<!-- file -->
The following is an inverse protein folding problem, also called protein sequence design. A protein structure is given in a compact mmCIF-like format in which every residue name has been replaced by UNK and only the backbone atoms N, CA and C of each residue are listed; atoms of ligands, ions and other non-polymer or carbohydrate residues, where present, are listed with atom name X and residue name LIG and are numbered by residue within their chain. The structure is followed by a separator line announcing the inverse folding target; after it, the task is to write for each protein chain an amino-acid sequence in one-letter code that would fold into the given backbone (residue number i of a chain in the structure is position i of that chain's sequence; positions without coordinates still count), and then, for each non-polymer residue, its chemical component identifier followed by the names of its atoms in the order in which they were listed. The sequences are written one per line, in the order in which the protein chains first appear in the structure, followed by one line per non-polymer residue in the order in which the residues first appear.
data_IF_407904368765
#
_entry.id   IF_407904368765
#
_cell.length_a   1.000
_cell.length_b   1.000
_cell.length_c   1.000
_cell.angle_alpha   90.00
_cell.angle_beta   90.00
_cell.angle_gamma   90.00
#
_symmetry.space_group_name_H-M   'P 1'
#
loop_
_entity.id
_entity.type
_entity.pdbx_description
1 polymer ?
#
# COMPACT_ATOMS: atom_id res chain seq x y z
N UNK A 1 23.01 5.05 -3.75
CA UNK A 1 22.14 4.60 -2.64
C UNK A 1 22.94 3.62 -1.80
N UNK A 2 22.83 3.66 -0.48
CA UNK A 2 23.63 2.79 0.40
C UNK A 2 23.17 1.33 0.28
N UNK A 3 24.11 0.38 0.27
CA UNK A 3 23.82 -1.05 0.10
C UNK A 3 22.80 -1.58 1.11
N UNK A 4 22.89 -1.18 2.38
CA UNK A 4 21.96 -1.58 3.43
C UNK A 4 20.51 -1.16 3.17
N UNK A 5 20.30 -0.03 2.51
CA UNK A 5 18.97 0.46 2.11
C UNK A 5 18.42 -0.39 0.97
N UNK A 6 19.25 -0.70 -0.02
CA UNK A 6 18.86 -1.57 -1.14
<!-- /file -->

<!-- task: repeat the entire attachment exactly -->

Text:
The following is an inverse protein folding problem, also called protein sequence design. A protein structure is given in a compact mmCIF-like format in which every residue name has been replaced by UNK and only the backbone atoms N, CA and C of each residue are listed; atoms of ligands, ions and other non-polymer or carbohydrate residues, where present, are listed with atom name X and residue name LIG and are numbered by residue within their chain. The structure is followed by a separator line announcing the inverse folding target; after it, the task is to write for each protein chain an amino-acid sequence in one-letter code that would fold into the given backbone (residue number i of a chain in the structure is position i of that chain's sequence; positions without coordinates still count), and then, for each non-polymer residue, its chemical component identifier followed by the names of its atoms in the order in which they were listed. The sequences are written one per line, in the order in which the protein chains first appear in the structure, followed by one line per non-polymer residue in the order in which the residues first appear.
data_IF_407904368765
#
_entry.id   IF_407904368765
#
_cell.length_a   1.000
_cell.length_b   1.000
_cell.length_c   1.000
_cell.angle_alpha   90.00
_cell.angle_beta   90.00
_cell.angle_gamma   90.00
#
_symmetry.space_group_name_H-M   'P 1'
#
loop_
_entity.id
_entity.type
_entity.pdbx_description
1 polymer ?
#
# COMPACT_ATOMS: atom_id res chain seq x y z
N UNK A 1 23.01 5.05 -3.75
CA UNK A 1 22.14 4.60 -2.64
C UNK A 1 22.94 3.62 -1.80
N UNK A 2 22.83 3.66 -0.48
CA UNK A 2 23.63 2.79 0.40
C UNK A 2 23.17 1.33 0.28
N UNK A 3 24.11 0.38 0.27
CA UNK A 3 23.82 -1.05 0.10
C UNK A 3 22.80 -1.58 1.11
N UNK A 4 22.89 -1.18 2.38
CA UNK A 4 21.96 -1.58 3.43
C UNK A 4 20.51 -1.16 3.17
N UNK A 5 20.30 -0.03 2.51
CA UNK A 5 18.97 0.46 2.11
C UNK A 5 18.42 -0.39 0.97
N UNK A 6 19.25 -0.70 -0.02
CA UNK A 6 18.86 -1.57 -1.14